CHARLOTTESVILLE, Va. – Longtime supporter of the Virginia Baseball program, Leslie B. Disharoon, passed away on Tuesday (April 18) at the age of 90. Disharoon Park is named in honor of Leslie and his late wife, Ann Merriweather Disharoon.

Disharoon retired to the Charlottesville area in the late 1990s with his wife, Ann following a successful business career. Upon arriving in the area, Mr. Disharoon became an active supporter of Virginia Athletics, but baseball interested him the most. He became a leading voice and advocate for the baseball program, helping to advance many initiatives that can still be seen in the stadium today. His support was unwavering, and you could find him in his suite for nearly every home Cavalier Baseball game.

Head Coach Brian O’Connor statement:

“The entire Virginia baseball family is deeply saddened by the passing of my dear friend, Les Disharoon. I will miss my weekly conversations with him and I’ll always be grateful to the mentorship and loyalty he showed me from the beginning of my time at UVA. I cannot overstate his importance in helping to build and grow our baseball program. The number of people, not only those affiliated with our program, who benefited from his generosity is immeasurable. He truly is the godfather of Virginia baseball. I will miss his friendship, his leadership and presence at the ballpark. I’m comforted in the fact that he is reunited with Ann and their legacy in this program’s history will stand the test of time.”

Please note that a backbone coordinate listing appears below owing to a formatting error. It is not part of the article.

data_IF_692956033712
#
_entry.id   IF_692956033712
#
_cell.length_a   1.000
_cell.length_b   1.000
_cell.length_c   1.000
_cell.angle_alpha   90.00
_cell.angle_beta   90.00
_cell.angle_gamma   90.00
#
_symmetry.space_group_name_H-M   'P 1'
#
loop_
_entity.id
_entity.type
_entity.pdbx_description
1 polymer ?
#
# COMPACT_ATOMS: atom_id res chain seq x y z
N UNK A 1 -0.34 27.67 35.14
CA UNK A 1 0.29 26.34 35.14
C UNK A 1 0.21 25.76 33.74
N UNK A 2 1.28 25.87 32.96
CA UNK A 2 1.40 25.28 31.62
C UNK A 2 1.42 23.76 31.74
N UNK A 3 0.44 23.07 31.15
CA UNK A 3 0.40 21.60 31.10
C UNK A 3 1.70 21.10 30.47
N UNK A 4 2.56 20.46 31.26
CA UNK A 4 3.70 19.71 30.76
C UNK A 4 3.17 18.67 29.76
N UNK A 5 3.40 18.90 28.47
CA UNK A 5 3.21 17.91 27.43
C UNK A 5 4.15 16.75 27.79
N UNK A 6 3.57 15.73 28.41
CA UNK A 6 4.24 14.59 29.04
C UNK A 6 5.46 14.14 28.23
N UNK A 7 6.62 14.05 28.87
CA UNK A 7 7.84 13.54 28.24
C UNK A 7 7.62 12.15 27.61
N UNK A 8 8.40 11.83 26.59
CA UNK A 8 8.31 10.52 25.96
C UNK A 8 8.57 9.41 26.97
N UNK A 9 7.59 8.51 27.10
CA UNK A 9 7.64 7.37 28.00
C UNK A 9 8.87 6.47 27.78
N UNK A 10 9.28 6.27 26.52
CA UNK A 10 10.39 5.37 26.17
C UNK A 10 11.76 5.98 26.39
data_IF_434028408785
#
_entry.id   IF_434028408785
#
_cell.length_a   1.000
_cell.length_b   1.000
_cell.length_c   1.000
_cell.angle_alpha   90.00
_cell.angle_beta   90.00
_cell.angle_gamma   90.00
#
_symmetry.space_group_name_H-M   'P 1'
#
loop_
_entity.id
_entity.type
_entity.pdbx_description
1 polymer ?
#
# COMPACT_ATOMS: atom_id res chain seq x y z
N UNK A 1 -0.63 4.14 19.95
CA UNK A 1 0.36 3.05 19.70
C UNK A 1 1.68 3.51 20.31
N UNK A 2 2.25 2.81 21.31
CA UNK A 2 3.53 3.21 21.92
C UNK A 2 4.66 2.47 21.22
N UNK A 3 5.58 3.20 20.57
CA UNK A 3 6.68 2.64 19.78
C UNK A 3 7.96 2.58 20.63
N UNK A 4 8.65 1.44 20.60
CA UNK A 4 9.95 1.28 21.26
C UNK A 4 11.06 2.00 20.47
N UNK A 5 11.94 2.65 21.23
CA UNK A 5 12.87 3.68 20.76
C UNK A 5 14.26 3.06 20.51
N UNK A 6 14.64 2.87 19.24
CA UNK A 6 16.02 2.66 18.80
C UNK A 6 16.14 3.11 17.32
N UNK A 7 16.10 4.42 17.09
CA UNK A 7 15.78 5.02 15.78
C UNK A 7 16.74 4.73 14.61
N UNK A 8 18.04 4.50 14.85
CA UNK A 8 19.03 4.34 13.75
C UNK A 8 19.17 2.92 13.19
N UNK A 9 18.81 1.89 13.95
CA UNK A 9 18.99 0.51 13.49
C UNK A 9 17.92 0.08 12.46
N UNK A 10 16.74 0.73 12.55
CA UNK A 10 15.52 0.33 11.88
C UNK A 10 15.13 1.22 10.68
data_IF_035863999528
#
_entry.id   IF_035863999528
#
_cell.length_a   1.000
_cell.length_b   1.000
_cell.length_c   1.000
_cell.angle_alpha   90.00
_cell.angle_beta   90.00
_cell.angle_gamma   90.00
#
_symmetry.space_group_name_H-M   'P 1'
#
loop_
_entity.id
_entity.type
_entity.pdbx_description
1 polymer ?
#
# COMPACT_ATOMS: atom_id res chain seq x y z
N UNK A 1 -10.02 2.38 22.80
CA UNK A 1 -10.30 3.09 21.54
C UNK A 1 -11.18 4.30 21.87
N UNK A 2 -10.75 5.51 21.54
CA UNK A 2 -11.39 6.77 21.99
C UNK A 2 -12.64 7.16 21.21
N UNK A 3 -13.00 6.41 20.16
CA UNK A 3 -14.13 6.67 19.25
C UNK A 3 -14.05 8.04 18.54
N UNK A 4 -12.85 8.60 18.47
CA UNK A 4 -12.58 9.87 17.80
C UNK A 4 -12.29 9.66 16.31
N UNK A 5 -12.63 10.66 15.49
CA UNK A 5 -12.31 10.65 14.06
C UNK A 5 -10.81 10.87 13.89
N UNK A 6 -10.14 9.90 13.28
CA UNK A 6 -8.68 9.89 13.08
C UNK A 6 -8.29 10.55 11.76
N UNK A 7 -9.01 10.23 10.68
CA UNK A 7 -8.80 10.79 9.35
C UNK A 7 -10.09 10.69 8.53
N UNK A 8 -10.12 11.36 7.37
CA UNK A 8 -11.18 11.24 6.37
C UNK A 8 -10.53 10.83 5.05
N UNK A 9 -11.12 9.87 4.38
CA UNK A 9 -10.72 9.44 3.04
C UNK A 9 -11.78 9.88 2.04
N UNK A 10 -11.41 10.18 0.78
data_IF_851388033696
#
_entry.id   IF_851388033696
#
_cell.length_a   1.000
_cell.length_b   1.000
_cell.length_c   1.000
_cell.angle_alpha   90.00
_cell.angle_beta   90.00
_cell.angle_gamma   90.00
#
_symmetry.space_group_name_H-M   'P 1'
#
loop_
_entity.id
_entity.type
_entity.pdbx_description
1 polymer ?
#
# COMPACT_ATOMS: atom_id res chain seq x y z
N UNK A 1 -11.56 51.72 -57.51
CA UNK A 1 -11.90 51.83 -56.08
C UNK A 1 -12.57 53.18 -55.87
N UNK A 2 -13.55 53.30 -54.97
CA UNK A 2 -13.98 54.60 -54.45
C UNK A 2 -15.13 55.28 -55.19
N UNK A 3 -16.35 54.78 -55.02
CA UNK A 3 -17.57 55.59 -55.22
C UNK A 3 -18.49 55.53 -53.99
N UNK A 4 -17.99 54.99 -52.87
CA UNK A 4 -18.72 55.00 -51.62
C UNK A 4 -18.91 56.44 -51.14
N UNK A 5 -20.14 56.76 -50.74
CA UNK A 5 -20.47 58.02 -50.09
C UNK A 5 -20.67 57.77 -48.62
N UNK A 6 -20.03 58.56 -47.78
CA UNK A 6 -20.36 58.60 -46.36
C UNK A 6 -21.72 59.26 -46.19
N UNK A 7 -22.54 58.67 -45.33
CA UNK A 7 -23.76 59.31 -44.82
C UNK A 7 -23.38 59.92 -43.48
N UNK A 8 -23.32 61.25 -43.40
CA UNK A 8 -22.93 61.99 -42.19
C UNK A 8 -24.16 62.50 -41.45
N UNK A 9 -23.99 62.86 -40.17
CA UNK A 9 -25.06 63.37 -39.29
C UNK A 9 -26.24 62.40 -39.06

Prior to his arrival in Charlottesville, Disharoon served on the board of directors for the Baltimore Orioles for 20 years and was integral in securing approval for the creation of Oriole Park at Camden Yards. He is also one of the founders Caves Valley Golf Club, designed by Tom Fazio and one of the most prestigious golf courses in the United States and home to a number of professional tournaments including 2021 BMW championship and the 2005 NCAA Men’s Golf Championships and 2009 NCAA Women’s Golf Championships.

Disharoon earned his bachelor’s degree from Brown University and an MBA from Columbia. He retired in 1988 as Chairman, President and CEO of Monumental Corporation, a life insurance company, where was employed from 1977 to 1988. He moved up the ranks in Connecticut Mutual Life Insurance Company from 1960 to 1977 where eventually served as a senior vice president. His affinity for academics and education led him to serve on several boards at institutions such as Johns Hopkins, Goucher College, Garrison Forest School, Randolph-Macon Woman’s College and Virginia where he was a member of the Virginia Athletics Foundation Board of Trustees.